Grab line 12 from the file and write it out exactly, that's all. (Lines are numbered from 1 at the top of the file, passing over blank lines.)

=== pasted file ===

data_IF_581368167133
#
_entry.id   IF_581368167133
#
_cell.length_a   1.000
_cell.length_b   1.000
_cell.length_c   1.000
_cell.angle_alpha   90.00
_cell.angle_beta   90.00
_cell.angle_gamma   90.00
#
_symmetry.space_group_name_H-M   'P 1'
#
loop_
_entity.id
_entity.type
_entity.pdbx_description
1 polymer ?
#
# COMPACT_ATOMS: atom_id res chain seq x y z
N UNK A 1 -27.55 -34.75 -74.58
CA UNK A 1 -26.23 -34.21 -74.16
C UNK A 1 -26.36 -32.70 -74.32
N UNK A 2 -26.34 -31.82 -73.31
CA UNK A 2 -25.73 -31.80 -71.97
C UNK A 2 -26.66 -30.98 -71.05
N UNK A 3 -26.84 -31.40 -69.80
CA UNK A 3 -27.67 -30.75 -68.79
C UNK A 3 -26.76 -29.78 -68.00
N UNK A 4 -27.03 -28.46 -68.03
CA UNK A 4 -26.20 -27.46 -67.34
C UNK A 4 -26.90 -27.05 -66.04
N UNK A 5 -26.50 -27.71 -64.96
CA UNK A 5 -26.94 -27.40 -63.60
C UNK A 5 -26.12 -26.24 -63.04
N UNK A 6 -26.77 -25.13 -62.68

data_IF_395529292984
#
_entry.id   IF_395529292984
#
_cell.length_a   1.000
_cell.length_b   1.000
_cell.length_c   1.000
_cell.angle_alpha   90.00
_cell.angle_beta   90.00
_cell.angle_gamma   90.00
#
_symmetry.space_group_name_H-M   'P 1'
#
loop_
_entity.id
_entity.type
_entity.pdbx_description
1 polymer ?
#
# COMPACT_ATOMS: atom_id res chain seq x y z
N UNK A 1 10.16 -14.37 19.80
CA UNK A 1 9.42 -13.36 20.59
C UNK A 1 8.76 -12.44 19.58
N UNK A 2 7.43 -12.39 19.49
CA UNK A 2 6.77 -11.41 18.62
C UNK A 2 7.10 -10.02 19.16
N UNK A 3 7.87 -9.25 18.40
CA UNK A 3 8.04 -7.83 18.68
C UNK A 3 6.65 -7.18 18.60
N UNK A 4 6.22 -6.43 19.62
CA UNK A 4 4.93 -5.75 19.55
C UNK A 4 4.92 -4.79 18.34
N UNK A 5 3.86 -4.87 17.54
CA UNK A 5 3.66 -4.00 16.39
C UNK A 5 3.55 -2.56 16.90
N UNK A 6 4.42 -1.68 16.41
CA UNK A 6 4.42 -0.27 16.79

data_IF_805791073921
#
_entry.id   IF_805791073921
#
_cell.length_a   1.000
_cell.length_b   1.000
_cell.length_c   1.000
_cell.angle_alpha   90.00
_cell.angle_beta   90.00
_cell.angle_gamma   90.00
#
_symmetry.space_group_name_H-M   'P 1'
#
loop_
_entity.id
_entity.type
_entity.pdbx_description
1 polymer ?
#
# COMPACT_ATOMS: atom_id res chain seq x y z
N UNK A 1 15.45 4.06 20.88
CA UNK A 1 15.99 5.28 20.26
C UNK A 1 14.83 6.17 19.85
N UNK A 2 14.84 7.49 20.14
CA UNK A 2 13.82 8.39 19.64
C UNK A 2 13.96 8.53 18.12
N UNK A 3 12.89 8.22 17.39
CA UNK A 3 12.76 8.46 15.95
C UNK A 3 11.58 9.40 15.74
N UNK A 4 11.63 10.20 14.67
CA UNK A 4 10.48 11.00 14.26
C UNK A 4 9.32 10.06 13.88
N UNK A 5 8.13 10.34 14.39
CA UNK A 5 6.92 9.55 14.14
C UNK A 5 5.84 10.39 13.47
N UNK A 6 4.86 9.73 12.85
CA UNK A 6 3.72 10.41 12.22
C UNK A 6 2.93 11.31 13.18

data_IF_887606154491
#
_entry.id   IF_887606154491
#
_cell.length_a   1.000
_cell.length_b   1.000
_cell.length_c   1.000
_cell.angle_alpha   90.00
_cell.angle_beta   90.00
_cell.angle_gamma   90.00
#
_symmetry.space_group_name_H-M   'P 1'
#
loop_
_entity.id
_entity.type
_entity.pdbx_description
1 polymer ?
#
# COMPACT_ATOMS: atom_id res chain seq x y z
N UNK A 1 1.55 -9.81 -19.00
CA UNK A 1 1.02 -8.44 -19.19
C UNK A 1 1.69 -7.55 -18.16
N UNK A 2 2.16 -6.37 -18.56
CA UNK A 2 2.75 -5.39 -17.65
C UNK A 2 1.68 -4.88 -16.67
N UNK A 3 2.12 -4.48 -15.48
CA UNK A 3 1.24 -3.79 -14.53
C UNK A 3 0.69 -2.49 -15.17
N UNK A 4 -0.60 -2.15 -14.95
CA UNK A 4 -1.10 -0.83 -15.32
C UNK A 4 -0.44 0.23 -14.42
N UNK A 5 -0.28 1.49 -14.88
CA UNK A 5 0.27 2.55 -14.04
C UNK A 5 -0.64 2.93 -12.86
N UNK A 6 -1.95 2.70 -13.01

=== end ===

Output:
_symmetry.space_group_name_H-M   'P 1'